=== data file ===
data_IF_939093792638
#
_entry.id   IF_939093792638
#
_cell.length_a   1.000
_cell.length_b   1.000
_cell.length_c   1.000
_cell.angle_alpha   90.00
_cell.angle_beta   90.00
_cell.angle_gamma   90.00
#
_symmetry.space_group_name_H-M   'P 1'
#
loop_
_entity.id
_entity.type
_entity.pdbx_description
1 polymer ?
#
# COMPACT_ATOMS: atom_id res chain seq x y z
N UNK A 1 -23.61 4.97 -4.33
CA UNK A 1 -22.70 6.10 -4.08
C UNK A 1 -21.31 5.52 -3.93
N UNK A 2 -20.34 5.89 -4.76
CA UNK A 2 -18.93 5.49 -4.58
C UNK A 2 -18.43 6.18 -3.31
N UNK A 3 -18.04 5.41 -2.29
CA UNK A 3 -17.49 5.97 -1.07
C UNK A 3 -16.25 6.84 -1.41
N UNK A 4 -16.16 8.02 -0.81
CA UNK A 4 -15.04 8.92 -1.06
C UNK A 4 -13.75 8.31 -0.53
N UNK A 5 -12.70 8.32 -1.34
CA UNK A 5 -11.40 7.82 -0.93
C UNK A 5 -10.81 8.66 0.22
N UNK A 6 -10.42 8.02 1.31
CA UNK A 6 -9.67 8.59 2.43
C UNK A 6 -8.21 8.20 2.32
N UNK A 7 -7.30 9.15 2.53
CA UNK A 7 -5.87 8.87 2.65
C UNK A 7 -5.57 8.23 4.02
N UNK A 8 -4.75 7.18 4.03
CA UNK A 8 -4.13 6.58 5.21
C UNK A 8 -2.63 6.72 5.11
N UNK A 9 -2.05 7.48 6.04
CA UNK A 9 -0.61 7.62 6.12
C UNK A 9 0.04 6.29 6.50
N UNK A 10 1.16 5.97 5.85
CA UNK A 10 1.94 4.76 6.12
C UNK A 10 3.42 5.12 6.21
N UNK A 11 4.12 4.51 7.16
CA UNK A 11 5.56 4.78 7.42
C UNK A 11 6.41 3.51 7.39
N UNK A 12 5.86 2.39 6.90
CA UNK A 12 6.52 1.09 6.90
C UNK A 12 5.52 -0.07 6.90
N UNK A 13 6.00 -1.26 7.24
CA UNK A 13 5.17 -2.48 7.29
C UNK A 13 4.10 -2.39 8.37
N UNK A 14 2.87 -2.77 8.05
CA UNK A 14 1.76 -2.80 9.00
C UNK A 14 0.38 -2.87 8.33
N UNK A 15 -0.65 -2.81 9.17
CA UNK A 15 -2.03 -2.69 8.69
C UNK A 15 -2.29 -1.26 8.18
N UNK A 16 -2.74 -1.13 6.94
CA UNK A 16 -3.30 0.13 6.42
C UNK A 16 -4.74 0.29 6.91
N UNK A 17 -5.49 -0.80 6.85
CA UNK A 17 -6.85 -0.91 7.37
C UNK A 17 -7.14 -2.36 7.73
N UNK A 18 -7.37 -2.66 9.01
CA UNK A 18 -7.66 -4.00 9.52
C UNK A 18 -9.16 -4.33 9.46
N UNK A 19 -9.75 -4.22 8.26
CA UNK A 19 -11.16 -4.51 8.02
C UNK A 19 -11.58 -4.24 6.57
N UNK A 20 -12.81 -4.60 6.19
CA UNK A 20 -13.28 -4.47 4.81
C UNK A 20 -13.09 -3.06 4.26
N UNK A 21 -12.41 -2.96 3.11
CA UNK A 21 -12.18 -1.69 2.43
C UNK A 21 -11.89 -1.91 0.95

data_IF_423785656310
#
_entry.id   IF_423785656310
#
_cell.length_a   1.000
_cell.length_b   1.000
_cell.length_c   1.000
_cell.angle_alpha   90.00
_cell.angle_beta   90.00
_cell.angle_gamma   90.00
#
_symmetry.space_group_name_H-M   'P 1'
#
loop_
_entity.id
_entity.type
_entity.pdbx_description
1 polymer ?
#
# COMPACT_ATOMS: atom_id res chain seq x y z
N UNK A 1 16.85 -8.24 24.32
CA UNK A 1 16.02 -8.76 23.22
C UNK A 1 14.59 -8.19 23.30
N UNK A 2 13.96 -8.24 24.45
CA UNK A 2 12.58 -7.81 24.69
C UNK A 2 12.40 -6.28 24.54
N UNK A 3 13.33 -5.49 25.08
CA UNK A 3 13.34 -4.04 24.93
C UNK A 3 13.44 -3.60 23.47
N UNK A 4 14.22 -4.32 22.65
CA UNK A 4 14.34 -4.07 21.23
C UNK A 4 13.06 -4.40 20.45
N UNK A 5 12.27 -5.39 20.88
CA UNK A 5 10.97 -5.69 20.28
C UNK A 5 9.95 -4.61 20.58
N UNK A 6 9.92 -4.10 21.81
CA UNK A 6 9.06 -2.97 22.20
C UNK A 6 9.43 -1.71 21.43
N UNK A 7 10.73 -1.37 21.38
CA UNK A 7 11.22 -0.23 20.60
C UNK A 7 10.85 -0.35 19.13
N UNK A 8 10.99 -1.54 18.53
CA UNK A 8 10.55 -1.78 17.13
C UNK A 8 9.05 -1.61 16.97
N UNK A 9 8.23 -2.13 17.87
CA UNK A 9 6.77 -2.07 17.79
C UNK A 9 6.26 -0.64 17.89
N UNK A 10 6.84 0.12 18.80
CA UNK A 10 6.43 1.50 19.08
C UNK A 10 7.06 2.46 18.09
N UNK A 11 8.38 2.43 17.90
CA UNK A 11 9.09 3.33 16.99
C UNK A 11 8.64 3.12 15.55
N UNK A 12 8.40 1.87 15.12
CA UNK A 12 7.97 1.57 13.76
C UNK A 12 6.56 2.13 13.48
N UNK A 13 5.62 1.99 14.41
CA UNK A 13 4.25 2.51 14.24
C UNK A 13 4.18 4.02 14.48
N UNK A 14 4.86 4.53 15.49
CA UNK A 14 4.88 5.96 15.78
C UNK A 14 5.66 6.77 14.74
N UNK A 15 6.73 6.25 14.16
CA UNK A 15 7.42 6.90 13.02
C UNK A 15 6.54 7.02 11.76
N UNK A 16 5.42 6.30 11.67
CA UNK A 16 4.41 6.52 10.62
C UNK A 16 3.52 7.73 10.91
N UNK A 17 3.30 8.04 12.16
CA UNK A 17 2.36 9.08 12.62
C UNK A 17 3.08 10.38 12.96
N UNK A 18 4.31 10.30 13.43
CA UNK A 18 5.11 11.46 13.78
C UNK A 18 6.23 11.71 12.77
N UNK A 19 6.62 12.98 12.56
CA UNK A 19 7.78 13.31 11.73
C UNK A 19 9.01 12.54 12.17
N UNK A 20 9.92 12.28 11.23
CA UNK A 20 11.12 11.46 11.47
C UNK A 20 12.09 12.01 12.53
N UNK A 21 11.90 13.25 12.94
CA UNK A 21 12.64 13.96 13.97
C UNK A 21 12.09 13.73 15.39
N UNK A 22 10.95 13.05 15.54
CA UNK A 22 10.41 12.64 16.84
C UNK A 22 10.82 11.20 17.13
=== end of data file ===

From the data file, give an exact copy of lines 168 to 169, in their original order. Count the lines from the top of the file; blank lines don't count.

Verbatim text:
CA UNK A 22 10.41 12.64 16.84
C UNK A 22 10.82 11.20 17.13